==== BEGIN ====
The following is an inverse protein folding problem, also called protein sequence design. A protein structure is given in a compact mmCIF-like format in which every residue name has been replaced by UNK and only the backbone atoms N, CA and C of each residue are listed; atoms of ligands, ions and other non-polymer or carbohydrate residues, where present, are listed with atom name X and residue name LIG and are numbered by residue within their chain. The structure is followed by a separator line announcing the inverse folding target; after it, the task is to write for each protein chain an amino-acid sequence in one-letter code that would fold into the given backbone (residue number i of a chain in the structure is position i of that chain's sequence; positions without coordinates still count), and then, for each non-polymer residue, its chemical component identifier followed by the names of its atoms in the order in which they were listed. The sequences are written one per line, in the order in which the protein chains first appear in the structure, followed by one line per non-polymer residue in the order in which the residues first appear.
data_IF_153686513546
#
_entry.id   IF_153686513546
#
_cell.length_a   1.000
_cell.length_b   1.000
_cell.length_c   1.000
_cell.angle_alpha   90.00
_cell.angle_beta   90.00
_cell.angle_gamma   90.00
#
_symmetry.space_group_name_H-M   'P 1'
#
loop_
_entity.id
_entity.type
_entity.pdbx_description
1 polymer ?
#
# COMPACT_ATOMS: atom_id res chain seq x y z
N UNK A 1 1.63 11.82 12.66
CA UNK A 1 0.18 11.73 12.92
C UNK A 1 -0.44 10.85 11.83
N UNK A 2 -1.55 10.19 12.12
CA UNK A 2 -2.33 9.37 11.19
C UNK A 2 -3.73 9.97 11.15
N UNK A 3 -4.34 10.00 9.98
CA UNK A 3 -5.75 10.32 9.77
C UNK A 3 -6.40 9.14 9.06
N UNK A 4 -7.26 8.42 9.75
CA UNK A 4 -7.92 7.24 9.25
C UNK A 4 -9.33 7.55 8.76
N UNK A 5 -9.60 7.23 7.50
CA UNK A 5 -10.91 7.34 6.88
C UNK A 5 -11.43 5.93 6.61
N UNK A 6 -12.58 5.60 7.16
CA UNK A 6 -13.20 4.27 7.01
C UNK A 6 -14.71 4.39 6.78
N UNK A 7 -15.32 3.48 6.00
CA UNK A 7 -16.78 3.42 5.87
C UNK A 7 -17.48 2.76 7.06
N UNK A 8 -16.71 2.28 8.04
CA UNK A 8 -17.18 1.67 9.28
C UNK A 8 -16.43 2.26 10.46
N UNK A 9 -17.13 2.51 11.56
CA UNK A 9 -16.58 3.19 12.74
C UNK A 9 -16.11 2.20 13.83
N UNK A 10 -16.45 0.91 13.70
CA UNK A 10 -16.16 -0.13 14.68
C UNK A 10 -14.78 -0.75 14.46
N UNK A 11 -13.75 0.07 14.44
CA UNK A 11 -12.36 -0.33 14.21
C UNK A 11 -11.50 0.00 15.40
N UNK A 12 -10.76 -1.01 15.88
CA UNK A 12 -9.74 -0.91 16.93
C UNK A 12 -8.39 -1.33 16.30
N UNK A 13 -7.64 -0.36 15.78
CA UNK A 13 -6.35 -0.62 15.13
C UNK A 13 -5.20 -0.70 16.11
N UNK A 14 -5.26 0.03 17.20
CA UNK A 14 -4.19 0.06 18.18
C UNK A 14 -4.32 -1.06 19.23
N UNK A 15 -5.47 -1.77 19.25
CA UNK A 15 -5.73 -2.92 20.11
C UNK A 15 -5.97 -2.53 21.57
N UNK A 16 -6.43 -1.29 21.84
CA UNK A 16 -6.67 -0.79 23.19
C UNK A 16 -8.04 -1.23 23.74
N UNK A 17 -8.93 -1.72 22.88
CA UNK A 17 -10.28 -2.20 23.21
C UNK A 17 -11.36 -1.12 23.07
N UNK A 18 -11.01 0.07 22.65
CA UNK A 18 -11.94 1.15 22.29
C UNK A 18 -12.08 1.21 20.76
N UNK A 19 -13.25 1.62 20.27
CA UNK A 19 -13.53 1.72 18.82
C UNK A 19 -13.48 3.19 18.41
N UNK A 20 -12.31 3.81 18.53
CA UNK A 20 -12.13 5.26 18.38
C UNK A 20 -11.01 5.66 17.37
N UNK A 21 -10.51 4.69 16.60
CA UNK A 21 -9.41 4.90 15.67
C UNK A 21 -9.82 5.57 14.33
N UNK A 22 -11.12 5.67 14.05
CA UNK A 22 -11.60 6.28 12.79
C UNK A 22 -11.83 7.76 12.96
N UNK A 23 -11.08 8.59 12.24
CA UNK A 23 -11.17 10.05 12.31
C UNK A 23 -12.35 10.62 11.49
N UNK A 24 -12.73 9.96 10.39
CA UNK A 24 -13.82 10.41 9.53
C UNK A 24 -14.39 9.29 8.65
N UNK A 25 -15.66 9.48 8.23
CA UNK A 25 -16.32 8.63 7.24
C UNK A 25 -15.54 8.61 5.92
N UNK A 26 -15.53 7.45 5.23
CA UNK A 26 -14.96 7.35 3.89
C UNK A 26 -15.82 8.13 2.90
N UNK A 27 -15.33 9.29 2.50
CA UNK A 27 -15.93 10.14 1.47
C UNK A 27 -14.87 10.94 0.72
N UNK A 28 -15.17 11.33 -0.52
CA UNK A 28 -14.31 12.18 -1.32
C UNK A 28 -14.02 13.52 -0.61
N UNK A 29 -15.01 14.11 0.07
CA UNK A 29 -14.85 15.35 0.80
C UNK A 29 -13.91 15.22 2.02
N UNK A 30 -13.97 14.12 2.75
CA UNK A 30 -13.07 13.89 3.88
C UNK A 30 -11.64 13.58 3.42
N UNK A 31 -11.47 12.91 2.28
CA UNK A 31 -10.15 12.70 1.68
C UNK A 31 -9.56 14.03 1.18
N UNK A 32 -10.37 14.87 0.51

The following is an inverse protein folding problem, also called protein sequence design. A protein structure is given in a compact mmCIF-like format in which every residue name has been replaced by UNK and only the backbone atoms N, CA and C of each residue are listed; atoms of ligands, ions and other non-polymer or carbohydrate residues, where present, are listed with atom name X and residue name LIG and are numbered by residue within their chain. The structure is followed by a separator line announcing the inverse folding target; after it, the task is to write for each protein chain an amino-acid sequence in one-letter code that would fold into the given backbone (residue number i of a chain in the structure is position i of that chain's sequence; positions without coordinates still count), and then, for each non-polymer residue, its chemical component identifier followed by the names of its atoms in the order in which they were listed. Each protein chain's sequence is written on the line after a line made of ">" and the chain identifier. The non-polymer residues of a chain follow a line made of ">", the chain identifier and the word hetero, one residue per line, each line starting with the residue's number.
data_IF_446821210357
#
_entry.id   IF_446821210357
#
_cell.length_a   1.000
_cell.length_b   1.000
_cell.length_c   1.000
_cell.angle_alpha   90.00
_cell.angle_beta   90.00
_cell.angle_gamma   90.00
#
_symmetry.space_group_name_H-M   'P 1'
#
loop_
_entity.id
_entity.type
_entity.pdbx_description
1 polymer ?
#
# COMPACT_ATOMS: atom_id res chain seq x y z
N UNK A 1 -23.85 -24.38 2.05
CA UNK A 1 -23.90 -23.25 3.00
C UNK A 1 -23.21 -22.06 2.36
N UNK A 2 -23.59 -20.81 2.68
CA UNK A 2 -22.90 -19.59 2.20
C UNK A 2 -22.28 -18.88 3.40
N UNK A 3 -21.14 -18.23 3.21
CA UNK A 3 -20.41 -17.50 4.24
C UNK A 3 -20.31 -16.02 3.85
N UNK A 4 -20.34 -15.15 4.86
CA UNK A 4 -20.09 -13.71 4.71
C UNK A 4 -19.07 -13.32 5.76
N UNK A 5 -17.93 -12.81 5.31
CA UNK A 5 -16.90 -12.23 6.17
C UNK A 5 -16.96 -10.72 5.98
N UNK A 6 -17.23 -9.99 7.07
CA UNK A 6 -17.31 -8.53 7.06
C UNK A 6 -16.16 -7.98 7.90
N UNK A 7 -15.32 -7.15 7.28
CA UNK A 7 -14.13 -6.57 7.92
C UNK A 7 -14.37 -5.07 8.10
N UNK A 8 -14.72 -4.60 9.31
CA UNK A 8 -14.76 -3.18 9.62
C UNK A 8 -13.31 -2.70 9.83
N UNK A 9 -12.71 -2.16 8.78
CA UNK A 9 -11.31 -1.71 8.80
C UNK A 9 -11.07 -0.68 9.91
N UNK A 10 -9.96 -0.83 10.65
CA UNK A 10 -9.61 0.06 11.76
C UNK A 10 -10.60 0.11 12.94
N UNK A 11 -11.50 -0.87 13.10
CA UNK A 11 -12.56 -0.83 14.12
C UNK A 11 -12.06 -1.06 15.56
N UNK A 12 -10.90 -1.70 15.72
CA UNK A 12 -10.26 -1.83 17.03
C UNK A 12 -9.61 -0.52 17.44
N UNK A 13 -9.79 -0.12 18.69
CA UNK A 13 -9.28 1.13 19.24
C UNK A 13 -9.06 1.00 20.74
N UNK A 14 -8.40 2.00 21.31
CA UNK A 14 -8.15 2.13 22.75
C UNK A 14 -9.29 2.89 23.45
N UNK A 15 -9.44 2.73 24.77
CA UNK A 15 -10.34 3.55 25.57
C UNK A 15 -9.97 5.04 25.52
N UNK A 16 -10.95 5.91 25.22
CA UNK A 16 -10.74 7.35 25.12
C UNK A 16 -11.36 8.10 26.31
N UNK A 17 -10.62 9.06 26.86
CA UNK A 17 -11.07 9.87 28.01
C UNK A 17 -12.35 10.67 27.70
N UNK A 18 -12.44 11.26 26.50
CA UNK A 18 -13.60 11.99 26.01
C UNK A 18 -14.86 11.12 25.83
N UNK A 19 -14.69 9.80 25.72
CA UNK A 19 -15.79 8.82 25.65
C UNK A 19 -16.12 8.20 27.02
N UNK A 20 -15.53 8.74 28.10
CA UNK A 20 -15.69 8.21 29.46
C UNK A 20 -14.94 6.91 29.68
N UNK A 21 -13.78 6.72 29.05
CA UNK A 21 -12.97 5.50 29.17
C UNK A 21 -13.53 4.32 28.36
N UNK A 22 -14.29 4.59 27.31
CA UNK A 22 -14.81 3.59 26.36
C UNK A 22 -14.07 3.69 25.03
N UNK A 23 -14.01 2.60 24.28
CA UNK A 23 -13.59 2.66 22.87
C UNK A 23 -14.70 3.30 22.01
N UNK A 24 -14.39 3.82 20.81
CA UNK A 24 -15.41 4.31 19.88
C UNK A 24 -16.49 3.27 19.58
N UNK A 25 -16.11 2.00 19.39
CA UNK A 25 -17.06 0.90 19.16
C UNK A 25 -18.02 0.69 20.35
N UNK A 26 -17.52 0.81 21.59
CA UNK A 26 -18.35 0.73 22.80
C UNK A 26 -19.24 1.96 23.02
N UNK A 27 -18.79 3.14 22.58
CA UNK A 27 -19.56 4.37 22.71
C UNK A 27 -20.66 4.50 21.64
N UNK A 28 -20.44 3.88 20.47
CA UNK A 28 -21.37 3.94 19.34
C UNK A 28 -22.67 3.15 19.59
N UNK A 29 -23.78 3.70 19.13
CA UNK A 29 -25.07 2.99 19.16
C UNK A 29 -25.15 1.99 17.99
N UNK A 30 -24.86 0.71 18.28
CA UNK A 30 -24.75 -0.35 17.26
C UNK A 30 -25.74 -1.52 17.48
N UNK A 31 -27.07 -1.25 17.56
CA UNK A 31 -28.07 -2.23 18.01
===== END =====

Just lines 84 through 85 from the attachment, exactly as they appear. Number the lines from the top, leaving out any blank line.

C UNK A 21 -9.82 5.57 14.33
N UNK A 22 -11.12 5.67 14.05